Alcohol can prevent some medications from working effectively and may make dementia symptoms worse (for example by increasing confusion, drowsiness and the risk of falling). However, it is important to allow people to have a choice and support their quality of life.

We recommend checking in with your GP or pharmacist about whether your husband can have a drink – with some medications, it’s safe to have a small amount of alcohol. You could also consider alcohol-free or low alcohol versions of your husband’s favourite drink.


“My dad has difficulty swallowing. How can we make sure he can join in with Christmas dinner?”

Eating and drinking can be a challenge for people with dementia: they may have trouble swallowing, not recognise the signs of hunger, forget to eat or decline food. But it does not necessarily mean that they can’t join in with family meals.

Often, meals can be adapted or made more accessible. For example, you may be able to mash or puree your dad’s food or cut it into bite-sized pieces. If he has been referred to a Speech and Language Team for swallowing advice, they can offer guidance tailored to his needs.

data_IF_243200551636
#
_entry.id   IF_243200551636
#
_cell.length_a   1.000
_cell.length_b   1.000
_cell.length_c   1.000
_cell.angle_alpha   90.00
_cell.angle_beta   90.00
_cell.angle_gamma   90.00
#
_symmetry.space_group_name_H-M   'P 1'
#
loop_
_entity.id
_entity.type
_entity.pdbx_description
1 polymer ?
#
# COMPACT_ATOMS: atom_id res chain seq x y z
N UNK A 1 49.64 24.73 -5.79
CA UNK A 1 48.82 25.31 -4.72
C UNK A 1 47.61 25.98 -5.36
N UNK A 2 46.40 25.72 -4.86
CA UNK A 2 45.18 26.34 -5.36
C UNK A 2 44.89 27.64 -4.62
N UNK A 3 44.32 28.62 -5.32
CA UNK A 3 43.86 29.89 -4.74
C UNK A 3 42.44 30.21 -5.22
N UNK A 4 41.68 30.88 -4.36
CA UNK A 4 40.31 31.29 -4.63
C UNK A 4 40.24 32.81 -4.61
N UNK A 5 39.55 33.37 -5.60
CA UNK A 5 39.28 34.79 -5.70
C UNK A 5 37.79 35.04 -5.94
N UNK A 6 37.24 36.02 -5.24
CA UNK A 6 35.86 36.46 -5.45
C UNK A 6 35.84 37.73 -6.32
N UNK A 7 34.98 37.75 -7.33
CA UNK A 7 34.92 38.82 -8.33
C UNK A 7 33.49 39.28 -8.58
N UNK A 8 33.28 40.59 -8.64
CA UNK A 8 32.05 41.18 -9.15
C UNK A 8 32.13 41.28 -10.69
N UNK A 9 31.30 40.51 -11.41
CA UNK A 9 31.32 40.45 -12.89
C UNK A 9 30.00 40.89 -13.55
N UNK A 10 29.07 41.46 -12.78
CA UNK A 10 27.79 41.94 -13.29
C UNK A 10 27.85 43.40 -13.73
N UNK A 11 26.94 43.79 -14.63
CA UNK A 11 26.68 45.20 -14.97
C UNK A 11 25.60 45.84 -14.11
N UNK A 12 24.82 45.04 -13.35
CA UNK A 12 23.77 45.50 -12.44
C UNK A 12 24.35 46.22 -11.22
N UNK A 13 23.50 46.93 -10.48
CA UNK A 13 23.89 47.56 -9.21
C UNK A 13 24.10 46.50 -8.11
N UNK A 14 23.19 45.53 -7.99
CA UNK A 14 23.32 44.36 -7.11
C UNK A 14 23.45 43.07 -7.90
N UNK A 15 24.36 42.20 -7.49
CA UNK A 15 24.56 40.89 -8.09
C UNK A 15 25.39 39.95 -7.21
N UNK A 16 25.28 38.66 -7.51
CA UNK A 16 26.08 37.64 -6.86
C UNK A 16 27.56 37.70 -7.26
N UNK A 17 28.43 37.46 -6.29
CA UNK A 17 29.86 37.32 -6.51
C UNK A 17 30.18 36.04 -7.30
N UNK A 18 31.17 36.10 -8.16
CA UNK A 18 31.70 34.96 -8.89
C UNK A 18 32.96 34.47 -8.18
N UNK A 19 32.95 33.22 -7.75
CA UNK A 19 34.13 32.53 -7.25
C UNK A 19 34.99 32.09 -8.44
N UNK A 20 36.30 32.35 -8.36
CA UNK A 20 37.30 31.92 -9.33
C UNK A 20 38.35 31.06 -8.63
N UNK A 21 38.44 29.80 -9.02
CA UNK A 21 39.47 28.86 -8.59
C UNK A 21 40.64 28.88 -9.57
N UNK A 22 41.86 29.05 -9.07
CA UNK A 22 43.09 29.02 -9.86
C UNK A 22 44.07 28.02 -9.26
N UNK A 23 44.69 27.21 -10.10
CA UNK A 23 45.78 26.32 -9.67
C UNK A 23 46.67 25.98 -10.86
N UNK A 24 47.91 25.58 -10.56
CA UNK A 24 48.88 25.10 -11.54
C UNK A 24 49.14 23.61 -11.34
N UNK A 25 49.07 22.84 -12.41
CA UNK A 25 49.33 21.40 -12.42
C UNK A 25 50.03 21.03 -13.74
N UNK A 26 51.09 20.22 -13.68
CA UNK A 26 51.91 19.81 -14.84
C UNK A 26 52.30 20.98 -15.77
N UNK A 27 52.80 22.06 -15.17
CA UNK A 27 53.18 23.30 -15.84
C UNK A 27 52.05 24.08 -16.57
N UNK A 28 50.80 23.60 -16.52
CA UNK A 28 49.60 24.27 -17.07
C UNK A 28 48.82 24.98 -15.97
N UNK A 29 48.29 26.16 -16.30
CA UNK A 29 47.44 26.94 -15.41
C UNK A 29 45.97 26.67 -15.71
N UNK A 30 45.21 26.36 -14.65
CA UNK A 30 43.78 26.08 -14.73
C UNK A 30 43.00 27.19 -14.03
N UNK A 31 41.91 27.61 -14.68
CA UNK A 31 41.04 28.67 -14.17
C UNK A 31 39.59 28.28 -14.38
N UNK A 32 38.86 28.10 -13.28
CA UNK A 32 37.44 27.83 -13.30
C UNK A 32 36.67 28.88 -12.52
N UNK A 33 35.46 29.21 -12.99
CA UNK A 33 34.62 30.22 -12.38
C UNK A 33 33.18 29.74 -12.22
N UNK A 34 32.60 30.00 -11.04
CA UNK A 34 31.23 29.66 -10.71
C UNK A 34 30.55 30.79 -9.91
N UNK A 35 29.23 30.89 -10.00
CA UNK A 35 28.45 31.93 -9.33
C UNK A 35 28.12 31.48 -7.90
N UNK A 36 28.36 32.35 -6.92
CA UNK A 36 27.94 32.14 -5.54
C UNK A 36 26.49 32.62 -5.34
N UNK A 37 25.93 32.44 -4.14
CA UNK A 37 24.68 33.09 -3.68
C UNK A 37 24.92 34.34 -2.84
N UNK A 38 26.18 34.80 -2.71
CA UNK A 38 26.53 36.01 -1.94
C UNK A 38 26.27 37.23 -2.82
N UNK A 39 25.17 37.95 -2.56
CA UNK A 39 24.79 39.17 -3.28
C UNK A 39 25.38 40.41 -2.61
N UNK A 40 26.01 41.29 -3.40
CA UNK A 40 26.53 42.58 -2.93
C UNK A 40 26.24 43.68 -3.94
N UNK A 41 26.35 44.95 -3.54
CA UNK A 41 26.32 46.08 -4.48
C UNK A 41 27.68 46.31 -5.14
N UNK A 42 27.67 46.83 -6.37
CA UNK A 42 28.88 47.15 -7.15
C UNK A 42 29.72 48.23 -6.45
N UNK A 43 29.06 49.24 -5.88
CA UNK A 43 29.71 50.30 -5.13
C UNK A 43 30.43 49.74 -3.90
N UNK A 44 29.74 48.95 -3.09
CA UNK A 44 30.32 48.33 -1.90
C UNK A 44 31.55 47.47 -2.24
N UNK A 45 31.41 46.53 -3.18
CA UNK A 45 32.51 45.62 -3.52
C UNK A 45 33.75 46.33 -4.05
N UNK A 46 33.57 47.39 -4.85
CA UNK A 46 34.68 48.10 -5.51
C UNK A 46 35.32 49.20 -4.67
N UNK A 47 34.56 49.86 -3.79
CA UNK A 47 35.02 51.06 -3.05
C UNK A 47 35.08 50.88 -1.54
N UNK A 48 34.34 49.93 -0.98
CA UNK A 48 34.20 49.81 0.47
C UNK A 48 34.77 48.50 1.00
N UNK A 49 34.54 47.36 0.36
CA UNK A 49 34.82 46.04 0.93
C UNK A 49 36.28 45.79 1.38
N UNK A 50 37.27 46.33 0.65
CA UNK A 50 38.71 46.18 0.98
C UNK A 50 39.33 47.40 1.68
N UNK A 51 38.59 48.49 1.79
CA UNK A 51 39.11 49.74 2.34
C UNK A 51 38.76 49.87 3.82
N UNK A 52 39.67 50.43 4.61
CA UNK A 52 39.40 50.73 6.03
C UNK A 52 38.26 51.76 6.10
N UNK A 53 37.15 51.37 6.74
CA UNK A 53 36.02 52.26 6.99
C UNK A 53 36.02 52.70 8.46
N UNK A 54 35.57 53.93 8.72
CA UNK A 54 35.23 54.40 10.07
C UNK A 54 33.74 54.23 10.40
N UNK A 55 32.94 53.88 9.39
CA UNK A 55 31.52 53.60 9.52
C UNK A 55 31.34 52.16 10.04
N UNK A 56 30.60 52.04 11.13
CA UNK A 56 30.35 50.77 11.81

People living with dementia often experience changes in taste or food preferences, alongside other changes relating to food and drink intake. These tips may help them eat and drink well over Christmas:

Try not to overload the plate: offer small amounts of different foods initially

Leave small bowls of food or snacks such as crisps or fruit in accessible places (but take care if the person has swallowing difficulties)

Use bright coloured crockery with a rim, or use a favourite or familiar plate and cup

Be flexible – they may prefer something else to a traditional Christmas meal and that’s okay

If you need support with any aspect of dementia over the festive period, we are here for you. Please call our free Helpline on 0800 888 6678 (Monday-Friday 9am-9pm; Saturday, Sunday and bank holidays 9am-5pm; every day except 25th December), email, or book a phone or video appointment.